Most people accept that it is important to remain active as we age. In fact, exercise is the most effective action we can take to improve our life expectancy and well-being. What is the best form of activity to do though? It can be a challenge to know what is appropriate and ideal, particularly if you have health problems. There are 3 things to consider:
(1) What are you trying to achieve with exercise? Different exercise has different effects. Exercise that raises our heart rate is good for cardio-vascular health and our general level of fitness or endurance. Lower limb strengthening with improve our ability to walk, climb stairs and get out of a chair. Weight-bearing exercise is good for bone strength, particularly those with osteoporosis or osteopenia. Understanding what you want to get out of exercise is important in choosing what to do.
(2) What health problems do you have? Appropriate exercise will depend on what health problems you have. Arthritis, osteoporosis, lung problems, poor balance and diabetes are examples of health problems which will affect your ability to do certain exercises. For example, swimming or hydrotherapy is a great form of exercise for those who suffer from arthritis. If you have poor balance, walking might not be appropriate as it can actually increase your likelihood of falling.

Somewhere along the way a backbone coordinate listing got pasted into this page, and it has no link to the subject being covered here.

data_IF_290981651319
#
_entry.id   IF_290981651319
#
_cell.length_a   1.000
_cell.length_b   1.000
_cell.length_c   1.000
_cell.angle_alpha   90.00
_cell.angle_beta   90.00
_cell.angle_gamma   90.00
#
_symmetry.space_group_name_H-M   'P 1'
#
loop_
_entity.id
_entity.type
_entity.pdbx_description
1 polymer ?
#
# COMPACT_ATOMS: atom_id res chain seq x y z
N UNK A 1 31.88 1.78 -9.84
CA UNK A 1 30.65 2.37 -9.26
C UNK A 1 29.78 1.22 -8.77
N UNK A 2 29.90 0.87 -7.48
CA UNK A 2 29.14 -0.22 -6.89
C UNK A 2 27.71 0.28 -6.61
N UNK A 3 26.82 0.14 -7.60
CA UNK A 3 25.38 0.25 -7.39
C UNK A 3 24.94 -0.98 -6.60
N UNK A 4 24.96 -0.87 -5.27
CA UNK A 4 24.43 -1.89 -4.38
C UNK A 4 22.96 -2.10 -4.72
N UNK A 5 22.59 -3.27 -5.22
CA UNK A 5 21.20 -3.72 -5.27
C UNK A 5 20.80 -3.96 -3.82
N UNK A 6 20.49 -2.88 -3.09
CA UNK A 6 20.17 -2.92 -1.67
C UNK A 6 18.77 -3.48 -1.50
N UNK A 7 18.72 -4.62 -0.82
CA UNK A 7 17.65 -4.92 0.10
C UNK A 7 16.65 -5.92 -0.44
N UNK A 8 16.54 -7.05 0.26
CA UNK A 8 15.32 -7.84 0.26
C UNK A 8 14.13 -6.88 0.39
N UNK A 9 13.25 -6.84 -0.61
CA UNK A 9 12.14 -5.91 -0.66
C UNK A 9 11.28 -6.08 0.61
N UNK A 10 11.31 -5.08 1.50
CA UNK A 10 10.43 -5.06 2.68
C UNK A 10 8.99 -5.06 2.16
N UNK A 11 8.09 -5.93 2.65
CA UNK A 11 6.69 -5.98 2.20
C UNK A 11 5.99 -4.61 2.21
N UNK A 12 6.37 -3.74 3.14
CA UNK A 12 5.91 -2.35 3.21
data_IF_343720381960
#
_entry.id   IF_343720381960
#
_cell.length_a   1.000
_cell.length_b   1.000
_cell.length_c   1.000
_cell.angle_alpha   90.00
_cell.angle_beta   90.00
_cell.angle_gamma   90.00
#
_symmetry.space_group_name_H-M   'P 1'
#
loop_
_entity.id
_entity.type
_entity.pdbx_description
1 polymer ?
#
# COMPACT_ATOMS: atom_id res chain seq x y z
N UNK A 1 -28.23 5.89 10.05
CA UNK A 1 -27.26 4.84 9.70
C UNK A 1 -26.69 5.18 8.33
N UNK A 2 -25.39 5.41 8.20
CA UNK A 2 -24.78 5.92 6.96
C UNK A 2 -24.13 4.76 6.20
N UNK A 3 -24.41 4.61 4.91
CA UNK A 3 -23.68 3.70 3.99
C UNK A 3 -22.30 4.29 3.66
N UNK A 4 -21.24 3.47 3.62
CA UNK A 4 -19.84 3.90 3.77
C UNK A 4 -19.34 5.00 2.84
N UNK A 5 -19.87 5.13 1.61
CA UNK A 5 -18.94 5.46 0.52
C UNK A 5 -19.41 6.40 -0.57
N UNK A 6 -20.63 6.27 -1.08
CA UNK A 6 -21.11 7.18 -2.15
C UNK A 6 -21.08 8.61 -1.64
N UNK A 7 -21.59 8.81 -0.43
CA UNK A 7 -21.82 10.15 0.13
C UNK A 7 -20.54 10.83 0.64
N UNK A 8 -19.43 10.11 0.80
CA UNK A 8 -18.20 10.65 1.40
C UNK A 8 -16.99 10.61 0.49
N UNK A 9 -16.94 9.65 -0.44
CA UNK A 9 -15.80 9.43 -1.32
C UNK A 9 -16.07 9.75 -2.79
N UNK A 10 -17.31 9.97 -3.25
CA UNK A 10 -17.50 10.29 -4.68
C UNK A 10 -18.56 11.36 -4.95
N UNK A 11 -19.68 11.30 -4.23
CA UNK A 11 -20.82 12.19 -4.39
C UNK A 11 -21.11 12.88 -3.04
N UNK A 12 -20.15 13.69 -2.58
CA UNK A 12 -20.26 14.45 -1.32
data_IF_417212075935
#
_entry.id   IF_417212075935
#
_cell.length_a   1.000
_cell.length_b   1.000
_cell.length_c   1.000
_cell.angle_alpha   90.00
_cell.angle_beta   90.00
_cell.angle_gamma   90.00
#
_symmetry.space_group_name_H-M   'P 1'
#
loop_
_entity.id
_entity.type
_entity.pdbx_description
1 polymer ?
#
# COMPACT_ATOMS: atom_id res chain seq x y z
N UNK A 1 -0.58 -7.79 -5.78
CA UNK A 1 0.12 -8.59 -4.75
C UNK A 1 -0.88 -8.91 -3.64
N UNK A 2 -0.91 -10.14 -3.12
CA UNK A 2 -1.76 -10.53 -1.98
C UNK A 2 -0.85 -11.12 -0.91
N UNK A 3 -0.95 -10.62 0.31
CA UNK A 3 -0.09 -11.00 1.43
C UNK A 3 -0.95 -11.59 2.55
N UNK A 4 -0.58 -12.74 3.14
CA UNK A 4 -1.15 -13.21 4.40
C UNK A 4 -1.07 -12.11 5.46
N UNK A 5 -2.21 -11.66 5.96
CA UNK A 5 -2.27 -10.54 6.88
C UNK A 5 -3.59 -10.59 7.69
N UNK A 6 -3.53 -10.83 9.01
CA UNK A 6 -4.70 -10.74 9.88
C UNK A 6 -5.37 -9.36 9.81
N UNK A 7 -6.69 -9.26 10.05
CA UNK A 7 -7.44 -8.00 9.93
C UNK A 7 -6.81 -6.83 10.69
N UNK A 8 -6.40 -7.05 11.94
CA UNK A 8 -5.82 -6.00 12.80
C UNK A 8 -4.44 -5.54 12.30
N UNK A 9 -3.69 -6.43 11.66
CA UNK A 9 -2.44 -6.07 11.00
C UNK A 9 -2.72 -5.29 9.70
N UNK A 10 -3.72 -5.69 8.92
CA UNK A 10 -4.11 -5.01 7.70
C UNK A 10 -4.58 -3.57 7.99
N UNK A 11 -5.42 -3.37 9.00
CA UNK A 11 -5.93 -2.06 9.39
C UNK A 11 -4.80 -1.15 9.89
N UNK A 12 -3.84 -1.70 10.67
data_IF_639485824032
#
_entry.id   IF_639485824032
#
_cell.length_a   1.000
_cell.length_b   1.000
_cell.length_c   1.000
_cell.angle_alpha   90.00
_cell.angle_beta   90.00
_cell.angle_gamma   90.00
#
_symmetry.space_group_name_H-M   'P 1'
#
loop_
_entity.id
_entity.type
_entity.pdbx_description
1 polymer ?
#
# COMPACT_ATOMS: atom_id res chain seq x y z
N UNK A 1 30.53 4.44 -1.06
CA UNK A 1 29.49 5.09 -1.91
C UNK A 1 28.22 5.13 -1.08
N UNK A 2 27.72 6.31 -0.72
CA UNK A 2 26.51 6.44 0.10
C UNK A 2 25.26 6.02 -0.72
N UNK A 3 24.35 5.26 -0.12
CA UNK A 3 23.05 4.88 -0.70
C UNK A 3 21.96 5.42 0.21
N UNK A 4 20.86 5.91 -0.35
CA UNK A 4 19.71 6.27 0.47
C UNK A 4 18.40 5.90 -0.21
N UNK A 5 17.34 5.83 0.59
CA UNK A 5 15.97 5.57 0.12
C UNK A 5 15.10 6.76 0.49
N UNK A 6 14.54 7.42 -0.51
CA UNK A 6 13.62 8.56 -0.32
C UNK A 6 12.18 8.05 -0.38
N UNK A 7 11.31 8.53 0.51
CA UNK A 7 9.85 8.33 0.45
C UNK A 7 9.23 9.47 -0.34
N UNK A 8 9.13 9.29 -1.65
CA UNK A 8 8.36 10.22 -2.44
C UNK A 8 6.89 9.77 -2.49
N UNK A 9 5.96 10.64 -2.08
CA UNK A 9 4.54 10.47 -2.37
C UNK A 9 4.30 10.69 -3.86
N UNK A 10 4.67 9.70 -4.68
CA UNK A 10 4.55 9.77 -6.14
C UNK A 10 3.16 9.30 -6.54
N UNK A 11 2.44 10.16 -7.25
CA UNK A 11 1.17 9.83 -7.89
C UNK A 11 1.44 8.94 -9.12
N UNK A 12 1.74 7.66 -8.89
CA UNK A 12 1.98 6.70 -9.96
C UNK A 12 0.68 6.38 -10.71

(3) What do you enjoy? To get the benefits of exercise, it should be done regularly. It is regarded that a minimum amount is 3 times per week, but some evidence suggests it should be daily to get significant benefit. So it needs to be something you enjoy so you will stick with it. Find something you think you’ll like, and give it a go!
If you need advice on appropriate exercise for you, particularly if you have a health problem, a physiotherapist can help you with this.
Physiotherapist and advocate for healthy ageing
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